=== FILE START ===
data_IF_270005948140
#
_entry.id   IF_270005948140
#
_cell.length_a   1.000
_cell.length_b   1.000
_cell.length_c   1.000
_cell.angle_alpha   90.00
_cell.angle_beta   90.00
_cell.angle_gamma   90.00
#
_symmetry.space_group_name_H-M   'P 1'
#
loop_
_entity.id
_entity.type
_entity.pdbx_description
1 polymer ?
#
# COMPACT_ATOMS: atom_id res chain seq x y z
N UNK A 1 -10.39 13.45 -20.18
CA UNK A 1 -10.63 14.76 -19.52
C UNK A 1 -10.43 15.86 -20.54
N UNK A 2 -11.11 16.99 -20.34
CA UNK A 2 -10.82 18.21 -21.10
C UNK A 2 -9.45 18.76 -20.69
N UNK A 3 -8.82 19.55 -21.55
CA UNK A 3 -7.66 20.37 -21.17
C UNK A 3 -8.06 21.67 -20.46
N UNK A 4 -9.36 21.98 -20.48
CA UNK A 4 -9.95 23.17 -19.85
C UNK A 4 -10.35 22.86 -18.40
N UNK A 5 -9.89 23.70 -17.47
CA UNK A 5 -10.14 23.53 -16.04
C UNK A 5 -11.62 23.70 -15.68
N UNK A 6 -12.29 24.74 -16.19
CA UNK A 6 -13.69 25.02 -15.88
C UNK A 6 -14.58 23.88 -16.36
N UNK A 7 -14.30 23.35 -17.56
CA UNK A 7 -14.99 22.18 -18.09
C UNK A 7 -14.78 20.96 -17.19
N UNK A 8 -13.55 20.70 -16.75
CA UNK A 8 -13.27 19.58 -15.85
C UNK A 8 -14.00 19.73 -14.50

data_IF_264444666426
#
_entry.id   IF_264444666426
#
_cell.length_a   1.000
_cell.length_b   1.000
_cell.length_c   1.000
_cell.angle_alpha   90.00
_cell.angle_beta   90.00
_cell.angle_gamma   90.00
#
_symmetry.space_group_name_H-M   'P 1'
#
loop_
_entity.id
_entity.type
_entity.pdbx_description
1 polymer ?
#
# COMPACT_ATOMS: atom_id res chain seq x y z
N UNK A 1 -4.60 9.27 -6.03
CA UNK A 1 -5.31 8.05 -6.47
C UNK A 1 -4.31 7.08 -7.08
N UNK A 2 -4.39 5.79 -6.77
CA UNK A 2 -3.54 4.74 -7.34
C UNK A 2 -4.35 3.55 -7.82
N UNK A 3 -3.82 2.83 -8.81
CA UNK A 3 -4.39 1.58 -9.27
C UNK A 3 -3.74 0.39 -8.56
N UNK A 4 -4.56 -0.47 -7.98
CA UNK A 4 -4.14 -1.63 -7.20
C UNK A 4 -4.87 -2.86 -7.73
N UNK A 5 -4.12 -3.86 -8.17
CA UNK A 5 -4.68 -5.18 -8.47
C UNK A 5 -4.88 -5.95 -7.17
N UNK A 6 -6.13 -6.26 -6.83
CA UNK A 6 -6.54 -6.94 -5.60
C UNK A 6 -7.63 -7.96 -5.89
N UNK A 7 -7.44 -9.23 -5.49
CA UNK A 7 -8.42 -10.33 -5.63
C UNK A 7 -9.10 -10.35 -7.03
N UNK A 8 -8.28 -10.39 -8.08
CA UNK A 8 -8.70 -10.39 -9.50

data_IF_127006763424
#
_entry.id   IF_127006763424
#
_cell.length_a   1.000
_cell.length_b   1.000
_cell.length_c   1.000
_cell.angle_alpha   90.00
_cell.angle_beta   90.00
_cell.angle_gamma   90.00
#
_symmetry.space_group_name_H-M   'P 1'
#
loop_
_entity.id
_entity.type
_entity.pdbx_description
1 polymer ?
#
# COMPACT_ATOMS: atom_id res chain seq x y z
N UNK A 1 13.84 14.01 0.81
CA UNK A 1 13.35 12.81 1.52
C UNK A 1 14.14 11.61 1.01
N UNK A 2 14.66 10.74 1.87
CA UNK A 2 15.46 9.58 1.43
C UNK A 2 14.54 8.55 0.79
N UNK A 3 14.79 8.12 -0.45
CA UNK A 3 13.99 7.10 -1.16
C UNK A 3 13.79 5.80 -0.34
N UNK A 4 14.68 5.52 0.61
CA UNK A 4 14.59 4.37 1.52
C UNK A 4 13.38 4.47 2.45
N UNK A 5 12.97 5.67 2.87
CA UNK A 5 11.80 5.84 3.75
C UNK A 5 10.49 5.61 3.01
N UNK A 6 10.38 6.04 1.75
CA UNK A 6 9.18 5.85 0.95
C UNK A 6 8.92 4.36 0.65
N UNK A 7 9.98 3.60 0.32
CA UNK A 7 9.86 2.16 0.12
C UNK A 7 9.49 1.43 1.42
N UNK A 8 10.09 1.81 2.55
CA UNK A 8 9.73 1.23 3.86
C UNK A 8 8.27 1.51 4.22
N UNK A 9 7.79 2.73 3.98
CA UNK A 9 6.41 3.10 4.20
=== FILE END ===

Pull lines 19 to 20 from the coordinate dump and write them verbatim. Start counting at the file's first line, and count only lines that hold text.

#
# COMPACT_ATOMS: atom_id res chain seq x y z